No stranger to taking on photo projects, Bill’s images have previously been viewed at an exhibition in The Royal Exchange Theatre in Manchester and they also adorn the walls of prestigious galleries in the North East, where Bill originally hails from.

The Kissing Wall at Theatre Royal Nottingham

As a Pentax Ambassador, Bill’s current camera is the full-frame, 36-milion-pixel K-1 Mark II DSLR, which he uses with the FA 20mm f/2.8 and FA 24-90mm lenses, along with the DA 55-300mm F4.5-6.3 when a longer focal length is needed.

‘For me, the K-1 II is a brilliant camera: magnesium alloy body, solid as a rock, great image quality. I try to travel light but on occasion I will also take in some of the bigger guns like the DFA 15-30mm f/2.8, and the DFA 24-70mm f/2.8, which are great, fast-aperture lenses and particularly good for creating starbursts from the theatrical lights in the venue.’

Of course, having great kit is only half the battle of taking successful frames, and it’s Bill’s expert knowledge of the inner workings of the theatre that help him craft such stunning frames – quite simply, not many people have stood on the stage of such venues and looked out over the architecture, the seating, the lights: the classic actor’s view. As paying punters, we’re all used to looking at the stage itself and who’s on there performing.

‘I tend to approach taking photographs of theatres in the same way that I’d approach taking photographs of anything. Just taking as much time as I can to sit there, soak it all up, and see what I notice. There’s often the theatrical equivalent of the “big vista”, a wide shot of the auditorium as seen from the stage, which for an actor is of course what you see every night, but is often quite a surprise for a member of the audience,’ explains Bill, who has included a number of these spectacular panoramas in the book.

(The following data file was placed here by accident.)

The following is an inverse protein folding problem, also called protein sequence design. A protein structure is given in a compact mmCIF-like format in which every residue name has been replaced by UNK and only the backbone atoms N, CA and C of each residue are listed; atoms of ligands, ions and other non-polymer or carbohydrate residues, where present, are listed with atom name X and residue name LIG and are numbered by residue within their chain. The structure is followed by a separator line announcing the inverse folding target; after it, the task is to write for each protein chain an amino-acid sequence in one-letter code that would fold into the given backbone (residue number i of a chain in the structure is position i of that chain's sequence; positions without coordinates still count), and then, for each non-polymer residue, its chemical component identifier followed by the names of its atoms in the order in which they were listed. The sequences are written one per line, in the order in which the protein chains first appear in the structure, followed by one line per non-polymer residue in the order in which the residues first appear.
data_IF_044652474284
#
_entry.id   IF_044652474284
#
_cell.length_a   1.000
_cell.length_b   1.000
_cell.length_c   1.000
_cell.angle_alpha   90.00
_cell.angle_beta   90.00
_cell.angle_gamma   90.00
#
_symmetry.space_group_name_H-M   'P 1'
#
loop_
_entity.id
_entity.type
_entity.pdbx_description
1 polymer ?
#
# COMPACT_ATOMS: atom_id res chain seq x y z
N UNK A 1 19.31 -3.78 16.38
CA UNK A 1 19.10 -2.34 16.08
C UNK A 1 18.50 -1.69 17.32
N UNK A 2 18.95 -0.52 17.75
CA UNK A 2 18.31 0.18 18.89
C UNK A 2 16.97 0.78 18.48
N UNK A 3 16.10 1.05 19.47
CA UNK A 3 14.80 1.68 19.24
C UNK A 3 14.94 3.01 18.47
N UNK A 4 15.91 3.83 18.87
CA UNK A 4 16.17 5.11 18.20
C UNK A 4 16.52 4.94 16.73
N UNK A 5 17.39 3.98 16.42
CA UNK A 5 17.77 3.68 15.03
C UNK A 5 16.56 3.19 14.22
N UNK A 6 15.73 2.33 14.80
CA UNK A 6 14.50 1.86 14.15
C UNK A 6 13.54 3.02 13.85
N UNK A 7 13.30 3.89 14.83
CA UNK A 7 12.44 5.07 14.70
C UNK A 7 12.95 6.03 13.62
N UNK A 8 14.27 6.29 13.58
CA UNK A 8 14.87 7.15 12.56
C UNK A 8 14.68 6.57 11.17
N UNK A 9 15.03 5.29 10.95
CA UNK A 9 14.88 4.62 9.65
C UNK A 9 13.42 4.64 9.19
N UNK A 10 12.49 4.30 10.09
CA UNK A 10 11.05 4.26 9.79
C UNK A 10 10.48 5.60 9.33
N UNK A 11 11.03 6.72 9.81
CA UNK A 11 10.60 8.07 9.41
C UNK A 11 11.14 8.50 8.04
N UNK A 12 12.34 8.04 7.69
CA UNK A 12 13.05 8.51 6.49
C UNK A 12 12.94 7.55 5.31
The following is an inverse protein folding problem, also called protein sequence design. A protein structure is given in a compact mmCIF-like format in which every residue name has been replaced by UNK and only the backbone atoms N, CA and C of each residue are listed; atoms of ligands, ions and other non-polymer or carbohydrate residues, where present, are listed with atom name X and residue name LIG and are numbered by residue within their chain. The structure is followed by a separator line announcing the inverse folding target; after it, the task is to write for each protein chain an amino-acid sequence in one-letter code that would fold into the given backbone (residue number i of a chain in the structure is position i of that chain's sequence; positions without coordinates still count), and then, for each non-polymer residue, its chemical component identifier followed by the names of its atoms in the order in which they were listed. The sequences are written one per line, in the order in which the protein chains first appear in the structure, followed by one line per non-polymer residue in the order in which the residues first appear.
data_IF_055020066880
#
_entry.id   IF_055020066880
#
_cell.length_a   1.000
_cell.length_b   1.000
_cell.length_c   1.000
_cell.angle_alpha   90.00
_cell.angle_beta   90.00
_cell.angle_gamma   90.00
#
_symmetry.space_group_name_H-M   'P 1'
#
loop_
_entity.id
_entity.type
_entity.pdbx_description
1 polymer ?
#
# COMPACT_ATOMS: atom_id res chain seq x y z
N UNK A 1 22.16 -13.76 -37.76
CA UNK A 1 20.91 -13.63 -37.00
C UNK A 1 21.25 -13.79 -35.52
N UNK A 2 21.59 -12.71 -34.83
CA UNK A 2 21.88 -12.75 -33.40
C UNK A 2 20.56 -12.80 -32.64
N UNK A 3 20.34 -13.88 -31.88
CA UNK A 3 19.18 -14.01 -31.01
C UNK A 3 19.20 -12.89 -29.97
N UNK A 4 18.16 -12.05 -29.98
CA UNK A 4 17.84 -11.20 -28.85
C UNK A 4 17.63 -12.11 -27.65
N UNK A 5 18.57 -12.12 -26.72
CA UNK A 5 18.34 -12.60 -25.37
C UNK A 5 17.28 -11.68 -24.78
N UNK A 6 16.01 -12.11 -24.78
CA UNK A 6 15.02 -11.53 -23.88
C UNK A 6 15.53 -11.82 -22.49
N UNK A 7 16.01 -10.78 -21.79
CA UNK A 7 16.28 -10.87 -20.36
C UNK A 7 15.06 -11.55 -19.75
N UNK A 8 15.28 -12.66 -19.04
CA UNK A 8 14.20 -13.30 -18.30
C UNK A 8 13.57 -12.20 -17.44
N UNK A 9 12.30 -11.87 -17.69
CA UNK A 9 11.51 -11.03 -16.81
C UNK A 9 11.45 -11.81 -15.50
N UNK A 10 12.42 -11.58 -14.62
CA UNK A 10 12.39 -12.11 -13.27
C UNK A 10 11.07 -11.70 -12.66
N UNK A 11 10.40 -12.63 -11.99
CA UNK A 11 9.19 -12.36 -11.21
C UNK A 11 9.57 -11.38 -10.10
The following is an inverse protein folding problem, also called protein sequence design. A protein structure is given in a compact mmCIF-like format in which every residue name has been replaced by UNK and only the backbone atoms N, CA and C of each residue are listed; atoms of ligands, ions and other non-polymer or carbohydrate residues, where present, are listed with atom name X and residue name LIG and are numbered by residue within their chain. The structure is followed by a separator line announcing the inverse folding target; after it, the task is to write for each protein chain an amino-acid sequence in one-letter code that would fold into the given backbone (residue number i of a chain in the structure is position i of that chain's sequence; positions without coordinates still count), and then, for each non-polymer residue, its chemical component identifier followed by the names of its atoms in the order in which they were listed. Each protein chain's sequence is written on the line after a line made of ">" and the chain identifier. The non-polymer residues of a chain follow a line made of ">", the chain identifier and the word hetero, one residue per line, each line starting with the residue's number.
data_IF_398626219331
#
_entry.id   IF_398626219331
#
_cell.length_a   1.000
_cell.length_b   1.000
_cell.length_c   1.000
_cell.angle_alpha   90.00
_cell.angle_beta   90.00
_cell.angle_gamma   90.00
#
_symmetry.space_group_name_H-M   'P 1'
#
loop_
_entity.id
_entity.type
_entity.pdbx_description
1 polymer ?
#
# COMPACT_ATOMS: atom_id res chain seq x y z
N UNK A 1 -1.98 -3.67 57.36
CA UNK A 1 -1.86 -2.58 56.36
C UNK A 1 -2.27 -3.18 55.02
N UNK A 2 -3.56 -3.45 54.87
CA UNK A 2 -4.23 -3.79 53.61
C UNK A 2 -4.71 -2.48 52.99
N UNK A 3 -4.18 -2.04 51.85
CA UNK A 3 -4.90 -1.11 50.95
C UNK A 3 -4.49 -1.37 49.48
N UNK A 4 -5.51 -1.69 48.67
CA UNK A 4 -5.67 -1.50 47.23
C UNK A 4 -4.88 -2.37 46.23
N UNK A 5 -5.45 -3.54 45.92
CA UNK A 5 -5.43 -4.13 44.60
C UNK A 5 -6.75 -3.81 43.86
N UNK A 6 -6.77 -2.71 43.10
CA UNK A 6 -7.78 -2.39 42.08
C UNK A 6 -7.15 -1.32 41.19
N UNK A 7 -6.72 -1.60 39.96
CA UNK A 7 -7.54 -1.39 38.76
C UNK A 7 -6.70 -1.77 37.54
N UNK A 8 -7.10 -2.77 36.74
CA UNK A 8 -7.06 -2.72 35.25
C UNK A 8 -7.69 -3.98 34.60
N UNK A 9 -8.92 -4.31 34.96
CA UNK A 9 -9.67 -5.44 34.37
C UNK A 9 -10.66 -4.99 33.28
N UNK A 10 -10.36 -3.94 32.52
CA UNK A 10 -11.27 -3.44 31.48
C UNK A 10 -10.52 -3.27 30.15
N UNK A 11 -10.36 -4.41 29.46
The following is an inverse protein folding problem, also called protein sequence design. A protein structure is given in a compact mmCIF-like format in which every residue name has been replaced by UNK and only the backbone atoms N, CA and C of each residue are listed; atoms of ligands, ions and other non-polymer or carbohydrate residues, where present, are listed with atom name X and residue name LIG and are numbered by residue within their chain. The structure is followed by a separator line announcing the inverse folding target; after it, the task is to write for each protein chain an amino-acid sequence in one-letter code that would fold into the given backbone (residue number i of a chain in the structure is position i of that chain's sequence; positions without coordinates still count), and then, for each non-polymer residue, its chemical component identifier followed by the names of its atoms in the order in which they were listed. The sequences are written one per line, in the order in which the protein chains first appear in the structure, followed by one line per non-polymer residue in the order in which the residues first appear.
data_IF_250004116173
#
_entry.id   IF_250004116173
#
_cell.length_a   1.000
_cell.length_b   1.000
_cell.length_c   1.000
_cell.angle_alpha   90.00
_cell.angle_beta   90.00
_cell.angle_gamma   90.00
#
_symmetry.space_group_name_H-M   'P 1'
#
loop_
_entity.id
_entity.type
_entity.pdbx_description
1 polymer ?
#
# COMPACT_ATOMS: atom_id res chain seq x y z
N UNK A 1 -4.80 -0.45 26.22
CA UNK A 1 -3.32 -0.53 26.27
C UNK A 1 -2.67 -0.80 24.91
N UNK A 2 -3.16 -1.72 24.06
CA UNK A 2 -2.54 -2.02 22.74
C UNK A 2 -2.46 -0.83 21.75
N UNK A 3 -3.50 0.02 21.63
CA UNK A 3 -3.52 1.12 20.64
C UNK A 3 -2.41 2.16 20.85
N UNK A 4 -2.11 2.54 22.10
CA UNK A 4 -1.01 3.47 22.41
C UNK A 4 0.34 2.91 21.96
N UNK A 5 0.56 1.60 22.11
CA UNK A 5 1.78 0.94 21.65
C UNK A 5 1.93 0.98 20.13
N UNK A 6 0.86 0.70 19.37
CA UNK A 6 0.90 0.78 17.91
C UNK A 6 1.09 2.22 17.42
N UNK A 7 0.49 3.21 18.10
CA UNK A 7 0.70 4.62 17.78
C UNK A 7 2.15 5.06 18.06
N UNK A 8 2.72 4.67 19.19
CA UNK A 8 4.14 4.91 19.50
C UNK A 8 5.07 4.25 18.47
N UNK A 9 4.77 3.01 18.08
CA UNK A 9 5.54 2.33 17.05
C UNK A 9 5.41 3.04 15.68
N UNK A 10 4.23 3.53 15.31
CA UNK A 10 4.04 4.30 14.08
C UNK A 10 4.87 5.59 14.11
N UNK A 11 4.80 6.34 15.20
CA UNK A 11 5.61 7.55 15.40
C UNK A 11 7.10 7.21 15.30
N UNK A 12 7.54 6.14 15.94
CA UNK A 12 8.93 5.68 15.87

‘Along with the big vistas, I’m often just looking for little details, how the light hits a chair or a curtain, or something I’ve noticed backstage: there’s all sorts of quirky details hidden away in the bowels of these buildings in the passages and corridors. Occasionally, though, I’ll be able to get into the auditorium before anyone else, before the lights are switched on, and the whole place is lit by just the ambient light of the Exit signs. It can be almost completely dark, but a long exposure will pick out little details that the naked eye simply can’t see.’